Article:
As President Donald Trump prepares to give his first ever State of the Union address on Tuesday evening, I doubt very many people are thinking about what he plans on wearing. Because his attire feels rather beside the point, doesn't it? Unless, of course, your clothing is intended to make a statement. A uniform in support of one thing, or in protest of another. While Trump's attire might not be a topic of conversation, the women in politics in the audience are another matter. Here's why Republican women will wear red, white, and blue to the State of the Union on Tuesday, and why many Democratic women won't be.
GOP California Rep. Mimi Walters told CNN that many Republican cabinet members, senators, and support staff members plan to wear red, white, and blue to support the American troops. Walters said these women want to show their "respect for the commander-in-chief" as well as for members of the military:
We want to show patriotism to our country.
The choice to wear the patriotic colors of red, white, and blue reportedly came to fruition based on an in-house email sent by a female member of the GOP, according to Indiana Rep. Susan Brooks, as CNN reported.
The announcement that Republican women plan to wear red, white, and blue to Tuesday night's State of the Union address came on the heels of a similar announcement from the Democrats. Many Democratic women are wearing black to the State of the Union address as a means of supporting victims of sexual assault and harassment. Spearheaded by Florida Rep. Lois Frankel, chair of the Democratic Women’s Working Group, the decision to wear black came about as a means of silent protest against a president many view as flagrantly misogynistic. While the president has hotly denied any accusations of sexual harassment or sexual impropriety levied against him by at least 17 women, as HuffPost reported, he has a well-documented history of anti-female rhetoric that spans decades.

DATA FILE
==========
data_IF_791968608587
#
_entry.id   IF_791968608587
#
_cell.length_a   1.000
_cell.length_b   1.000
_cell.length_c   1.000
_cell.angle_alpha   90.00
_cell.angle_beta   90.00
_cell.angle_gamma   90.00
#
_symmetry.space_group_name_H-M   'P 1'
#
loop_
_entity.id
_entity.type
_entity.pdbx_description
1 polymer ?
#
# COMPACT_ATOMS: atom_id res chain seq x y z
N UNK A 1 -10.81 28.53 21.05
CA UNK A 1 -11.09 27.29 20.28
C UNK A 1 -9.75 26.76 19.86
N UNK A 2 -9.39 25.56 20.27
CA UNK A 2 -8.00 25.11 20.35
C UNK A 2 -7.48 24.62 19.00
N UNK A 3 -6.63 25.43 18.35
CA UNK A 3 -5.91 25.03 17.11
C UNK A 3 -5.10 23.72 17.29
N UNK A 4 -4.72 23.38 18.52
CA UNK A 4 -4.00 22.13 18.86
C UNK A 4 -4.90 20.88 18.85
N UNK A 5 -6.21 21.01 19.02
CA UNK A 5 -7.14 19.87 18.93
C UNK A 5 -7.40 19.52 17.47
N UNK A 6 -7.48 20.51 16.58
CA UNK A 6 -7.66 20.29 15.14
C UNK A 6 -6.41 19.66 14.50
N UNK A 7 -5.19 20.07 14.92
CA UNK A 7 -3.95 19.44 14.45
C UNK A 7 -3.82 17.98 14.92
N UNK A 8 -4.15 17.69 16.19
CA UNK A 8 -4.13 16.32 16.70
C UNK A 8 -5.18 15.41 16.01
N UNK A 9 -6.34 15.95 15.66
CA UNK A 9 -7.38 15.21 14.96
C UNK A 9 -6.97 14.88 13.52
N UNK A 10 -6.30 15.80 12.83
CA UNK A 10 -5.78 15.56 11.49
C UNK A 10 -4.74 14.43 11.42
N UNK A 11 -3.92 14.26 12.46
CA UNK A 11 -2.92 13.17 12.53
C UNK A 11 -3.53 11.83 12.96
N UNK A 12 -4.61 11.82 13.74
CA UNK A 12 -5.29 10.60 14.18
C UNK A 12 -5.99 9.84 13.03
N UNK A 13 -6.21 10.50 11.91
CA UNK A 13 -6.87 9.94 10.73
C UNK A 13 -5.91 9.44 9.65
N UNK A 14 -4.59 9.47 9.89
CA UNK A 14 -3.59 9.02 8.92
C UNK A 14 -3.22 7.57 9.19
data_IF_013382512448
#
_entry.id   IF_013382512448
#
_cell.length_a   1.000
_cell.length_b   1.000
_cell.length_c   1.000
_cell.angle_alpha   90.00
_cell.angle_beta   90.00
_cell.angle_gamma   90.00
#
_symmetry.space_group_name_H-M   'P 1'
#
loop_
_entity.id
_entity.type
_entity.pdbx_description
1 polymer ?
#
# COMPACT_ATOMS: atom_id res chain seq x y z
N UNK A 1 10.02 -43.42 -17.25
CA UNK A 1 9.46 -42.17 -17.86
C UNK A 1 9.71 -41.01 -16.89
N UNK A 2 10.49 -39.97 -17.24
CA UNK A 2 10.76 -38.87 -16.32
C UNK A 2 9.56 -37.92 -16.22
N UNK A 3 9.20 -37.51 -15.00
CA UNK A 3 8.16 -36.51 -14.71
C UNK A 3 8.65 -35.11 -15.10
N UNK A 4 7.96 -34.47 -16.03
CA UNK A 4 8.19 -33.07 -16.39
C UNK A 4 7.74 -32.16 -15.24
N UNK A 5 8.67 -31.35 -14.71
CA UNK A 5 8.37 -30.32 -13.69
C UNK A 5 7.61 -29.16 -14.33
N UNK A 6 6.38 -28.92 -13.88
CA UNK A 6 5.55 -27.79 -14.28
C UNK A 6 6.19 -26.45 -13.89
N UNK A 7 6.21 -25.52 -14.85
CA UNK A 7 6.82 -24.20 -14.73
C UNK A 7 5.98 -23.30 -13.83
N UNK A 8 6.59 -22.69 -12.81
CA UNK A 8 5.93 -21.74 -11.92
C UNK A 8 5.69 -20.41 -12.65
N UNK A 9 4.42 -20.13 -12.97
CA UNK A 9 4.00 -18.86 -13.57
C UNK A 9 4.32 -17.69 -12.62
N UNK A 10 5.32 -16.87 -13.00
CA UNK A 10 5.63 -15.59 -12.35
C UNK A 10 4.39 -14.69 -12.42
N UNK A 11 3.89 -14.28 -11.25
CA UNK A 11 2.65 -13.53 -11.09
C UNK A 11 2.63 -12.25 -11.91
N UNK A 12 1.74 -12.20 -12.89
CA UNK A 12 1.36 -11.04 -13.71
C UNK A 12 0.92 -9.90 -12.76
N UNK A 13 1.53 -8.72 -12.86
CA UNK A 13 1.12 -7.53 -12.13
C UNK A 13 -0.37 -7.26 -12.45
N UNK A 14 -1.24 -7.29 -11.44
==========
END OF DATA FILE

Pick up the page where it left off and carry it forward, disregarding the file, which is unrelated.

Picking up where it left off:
The White House did not immediately respond to Romper's request for comment regarding these accusations.
The Democratic women who plan to attend the State of the Union address will wear black as a means of supporting the #MeToo and #TimesUp movements, both of which are based on ending years of sexual harassment against women in the workplace and beyond. To that end, influential Democratic congresswomen plan to bring sexual assault survivors to the State of the Union address, hoping to highlight the systemic sexism that has allowed such assault to go unchecked for decades.
So here's my question; what is it about trying to end sexual harassment that feels like a partisanship issue? Supporting the troops is obviously something to be commended, but why choose this moment? Why not stand in solidarity with other women to support women during such a crucial moment? When the world is watching, when the president himself might actually stand up and take notice if he is met with a sea of black? Instead of giving him the option to ignore the issue as he appears to do again and again, giving him something else to focus on so he doesn't have to deal with what's right in front of him?
This could have been a moment of unity, to see Republican and Democratic women standing shoulder-to-shoulder, saying #TimesUp to sexual harassment. Instead of yet another missed opportunity, another chance to draw the battle lines against each other. Another case of supporting either this or that (either the troops or sexual assault victims), rather than standing up and supporting both. Because you can support the troops while standing up against sexual assault. Instead of choosing one or the other, the State of the Union could have been a female tour de force. Maybe next year.
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